I’m kind of joking about that, but I’m kind of not joking too. The things that we wear aren’t just an expression of who we are, they are an expression of who we want to be with—as friends, as neighbors, as fans, as lovers. A shirt, a pair of glasses, a necktie, a pair of shoes…these are methods that we use to make a connection between our inner selves and other people. We use fashion to signal our particular humanity to other human beings. Fashion can be trite and superficial and, in my experience meeting members of the industry, it can be a magnet for some of the least interesting human beings on earth. Nevertheless it satisfies a deep-seated need for connectedness, and it’s an indispensable part of living in society.
Part of that indispensability, at least in consumer culture, is fashion’s endless variability, even within the dress codes that align us together into tribes. We could all choose to wear the same thing, and yet we don’t, even within groups who feel very much the same way about the same things. We need what we wear to both signal our belonging and highlight our apartness, to emphasize our individuality. And we find it intolerable when it promises to do that and fails, when someone else shows up in that same cocktail dress at that party that we’ve been waiting all season for.
This is a key economic challenge to making wearables: how do you create variability at scale? It’s very difficult to do that until your components are commoditized, until the materials that you use to make a fashionable good are so plentiful and source-able from so many vendors in so many different variants that you can afford to offer your garment, or your shoe, or your eyeglass frames in literally dozens of different styles and color ways. Until you have a commoditized supply chain—which is in many ways the anathema of Apple’s business model—the best that you can do is offer your phone in three or four basic colors.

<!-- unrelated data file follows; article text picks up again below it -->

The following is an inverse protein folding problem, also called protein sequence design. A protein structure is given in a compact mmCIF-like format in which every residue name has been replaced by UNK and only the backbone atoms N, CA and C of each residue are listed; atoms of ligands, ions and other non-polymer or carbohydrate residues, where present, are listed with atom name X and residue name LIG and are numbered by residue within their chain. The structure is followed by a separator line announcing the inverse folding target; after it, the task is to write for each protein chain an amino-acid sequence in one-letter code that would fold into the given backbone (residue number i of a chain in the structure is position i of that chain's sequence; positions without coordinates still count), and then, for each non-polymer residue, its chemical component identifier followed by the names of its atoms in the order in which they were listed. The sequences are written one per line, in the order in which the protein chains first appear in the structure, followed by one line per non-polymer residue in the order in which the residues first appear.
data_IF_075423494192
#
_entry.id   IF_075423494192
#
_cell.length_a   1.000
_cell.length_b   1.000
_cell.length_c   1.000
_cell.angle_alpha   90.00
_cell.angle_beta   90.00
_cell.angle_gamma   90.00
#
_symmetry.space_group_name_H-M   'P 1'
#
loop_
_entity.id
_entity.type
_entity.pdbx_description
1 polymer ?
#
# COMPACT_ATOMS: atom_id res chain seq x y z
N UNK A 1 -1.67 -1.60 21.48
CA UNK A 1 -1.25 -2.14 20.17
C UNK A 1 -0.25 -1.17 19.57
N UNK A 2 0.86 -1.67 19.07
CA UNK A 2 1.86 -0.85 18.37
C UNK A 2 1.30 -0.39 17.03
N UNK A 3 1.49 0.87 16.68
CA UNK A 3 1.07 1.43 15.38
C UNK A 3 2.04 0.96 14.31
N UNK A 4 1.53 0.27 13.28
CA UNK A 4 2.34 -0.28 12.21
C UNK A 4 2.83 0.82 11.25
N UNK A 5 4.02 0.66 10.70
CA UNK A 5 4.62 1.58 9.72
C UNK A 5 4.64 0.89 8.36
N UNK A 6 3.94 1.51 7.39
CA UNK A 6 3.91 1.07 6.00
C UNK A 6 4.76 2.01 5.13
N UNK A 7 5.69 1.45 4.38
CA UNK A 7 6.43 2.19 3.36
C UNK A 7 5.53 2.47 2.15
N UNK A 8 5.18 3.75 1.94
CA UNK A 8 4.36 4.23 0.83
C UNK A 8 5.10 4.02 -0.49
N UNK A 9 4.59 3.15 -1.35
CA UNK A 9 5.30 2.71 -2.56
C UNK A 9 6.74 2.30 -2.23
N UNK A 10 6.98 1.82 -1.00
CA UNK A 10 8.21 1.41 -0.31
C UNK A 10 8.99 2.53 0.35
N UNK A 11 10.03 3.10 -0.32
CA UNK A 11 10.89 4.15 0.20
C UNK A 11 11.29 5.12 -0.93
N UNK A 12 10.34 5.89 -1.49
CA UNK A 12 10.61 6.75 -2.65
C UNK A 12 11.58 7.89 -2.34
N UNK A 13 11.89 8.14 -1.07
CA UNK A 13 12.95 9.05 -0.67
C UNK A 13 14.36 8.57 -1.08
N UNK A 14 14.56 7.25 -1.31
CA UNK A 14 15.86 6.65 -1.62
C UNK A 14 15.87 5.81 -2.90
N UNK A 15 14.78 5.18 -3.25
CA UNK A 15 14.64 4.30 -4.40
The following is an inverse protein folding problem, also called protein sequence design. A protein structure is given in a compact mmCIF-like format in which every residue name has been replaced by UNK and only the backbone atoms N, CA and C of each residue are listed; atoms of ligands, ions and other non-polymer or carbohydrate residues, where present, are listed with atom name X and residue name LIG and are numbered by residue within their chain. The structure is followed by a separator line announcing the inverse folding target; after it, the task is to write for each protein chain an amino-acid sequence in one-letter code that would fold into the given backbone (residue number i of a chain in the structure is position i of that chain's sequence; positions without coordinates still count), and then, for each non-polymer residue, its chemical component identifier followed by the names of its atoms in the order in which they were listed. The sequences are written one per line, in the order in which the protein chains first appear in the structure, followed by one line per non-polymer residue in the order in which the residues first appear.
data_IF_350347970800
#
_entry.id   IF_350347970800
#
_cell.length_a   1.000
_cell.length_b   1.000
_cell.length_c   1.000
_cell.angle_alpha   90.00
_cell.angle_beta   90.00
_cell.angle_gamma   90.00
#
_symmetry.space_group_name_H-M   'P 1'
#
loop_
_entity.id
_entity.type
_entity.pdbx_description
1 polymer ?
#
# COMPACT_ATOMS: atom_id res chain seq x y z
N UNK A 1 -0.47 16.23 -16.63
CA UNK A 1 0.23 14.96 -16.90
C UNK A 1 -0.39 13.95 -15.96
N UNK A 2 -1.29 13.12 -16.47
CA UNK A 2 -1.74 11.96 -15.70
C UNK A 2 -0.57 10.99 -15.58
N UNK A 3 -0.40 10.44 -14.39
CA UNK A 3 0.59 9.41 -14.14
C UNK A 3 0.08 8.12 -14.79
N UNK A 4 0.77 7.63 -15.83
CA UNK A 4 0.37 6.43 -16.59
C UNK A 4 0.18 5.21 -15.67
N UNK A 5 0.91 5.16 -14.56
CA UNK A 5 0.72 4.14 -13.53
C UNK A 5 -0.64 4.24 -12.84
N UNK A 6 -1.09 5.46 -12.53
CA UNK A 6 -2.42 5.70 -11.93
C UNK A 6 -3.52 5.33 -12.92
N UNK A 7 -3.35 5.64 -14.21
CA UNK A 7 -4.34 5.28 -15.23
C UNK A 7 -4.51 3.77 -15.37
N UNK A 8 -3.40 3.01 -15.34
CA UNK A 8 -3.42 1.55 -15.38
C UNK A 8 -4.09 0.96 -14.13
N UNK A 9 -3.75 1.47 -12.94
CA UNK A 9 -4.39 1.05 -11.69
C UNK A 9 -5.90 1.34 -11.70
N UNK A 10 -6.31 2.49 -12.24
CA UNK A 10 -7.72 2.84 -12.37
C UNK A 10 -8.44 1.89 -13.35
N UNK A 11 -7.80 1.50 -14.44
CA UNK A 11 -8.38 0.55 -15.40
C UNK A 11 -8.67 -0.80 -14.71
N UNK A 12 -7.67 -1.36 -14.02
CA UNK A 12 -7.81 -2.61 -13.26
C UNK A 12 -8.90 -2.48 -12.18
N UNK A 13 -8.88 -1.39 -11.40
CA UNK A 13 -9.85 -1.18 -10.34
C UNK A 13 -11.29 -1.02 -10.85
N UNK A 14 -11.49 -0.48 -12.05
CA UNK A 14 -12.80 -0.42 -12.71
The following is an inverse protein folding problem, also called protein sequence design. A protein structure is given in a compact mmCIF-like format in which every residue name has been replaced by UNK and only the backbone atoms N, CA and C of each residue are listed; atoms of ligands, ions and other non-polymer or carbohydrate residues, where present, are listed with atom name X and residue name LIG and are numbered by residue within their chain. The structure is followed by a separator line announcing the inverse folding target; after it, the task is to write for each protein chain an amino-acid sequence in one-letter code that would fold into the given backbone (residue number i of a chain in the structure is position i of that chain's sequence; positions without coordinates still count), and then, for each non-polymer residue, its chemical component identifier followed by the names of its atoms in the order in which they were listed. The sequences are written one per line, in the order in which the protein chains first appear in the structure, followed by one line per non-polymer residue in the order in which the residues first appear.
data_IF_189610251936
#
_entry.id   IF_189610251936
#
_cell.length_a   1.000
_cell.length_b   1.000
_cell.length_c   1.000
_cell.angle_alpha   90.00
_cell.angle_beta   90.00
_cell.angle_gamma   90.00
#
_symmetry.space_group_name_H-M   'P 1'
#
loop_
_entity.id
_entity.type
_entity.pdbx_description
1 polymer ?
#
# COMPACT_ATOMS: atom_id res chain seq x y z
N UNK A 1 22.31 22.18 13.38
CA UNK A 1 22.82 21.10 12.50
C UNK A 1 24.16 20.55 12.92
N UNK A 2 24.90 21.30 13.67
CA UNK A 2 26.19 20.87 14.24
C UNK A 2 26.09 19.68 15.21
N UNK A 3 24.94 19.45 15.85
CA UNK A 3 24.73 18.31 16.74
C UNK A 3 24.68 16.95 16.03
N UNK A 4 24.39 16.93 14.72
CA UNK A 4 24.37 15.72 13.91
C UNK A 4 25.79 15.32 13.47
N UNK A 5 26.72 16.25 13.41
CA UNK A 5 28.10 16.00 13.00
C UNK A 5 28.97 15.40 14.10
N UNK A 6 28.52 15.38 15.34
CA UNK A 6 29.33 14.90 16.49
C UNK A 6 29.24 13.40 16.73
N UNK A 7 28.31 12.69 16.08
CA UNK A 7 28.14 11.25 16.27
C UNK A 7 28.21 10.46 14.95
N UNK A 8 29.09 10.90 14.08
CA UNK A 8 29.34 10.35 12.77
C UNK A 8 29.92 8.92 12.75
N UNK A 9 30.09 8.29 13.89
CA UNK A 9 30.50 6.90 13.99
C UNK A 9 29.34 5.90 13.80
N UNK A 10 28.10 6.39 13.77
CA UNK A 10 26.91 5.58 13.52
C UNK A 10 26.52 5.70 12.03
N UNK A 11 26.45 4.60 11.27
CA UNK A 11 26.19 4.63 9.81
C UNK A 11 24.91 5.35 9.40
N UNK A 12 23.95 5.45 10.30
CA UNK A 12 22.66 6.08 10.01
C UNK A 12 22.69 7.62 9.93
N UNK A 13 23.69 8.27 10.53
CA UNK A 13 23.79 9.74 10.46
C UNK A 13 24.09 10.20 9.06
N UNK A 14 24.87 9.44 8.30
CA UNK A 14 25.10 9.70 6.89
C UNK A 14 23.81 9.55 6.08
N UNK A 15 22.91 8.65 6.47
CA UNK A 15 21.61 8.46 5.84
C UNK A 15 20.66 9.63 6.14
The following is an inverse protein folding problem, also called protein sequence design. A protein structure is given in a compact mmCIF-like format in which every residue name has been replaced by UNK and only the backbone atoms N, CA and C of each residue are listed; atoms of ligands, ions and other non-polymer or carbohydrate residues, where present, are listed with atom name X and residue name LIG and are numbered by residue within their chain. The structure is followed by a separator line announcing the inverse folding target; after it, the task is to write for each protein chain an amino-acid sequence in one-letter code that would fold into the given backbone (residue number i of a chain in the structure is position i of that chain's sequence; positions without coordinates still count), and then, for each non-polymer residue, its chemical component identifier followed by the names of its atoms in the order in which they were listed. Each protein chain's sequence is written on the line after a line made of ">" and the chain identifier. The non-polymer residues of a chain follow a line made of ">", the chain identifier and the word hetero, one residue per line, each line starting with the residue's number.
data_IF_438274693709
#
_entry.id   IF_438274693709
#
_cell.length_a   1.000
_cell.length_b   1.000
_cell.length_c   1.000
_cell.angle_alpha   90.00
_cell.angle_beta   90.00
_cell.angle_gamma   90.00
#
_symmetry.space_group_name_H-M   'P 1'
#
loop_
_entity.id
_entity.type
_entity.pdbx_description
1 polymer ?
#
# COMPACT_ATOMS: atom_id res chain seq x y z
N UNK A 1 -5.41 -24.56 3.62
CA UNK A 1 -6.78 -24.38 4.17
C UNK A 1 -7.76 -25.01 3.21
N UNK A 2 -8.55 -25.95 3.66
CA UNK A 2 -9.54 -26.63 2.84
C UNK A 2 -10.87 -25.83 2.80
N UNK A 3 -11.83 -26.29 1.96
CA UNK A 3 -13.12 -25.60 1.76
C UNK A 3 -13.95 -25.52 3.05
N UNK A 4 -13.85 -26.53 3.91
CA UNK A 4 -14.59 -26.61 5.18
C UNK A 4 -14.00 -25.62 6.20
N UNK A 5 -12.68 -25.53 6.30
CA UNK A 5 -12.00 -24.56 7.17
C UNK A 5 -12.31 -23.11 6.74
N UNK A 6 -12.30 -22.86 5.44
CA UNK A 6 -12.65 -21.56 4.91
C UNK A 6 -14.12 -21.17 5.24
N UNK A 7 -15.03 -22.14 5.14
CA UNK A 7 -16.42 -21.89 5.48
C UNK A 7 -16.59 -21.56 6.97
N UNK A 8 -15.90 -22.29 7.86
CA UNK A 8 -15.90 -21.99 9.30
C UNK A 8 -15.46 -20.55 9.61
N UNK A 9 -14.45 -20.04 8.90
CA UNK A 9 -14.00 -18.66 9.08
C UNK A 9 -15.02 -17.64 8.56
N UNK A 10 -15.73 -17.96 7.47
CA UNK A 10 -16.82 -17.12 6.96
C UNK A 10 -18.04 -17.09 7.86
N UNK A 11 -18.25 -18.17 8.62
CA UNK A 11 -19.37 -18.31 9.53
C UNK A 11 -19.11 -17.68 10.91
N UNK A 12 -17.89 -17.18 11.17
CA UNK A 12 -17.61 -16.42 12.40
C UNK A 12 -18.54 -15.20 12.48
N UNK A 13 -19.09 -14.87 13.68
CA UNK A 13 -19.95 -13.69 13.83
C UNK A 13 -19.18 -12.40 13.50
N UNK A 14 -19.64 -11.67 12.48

That kind of limit to personal expressiveness will work fine for Silicon Valley, a place where it’s the height of fashion to walk around with a cleanly pressed dress shirt left untucked. But for the rest of the consumer world, it’s going to be very difficult to sell tens, much less hundreds of millions of any given wearable device in the exact same style. The first few dozen, or even few hundred, devices in this category will almost certainly all be designed to be as broadly appealing as possible, will take the least offensive approach to their form factors, and so will appeal to relatively few of us. At some point circumstances will allow this to change, and designers of wearable devices will be able to create products much closer in spirit to the garments and accessories we know today. Maybe Apple will even be able to leapfrog its way there, or accelerate the journey. But in the meantime it seems unlikely that the road to a truly robust wearables market will be a smooth one.+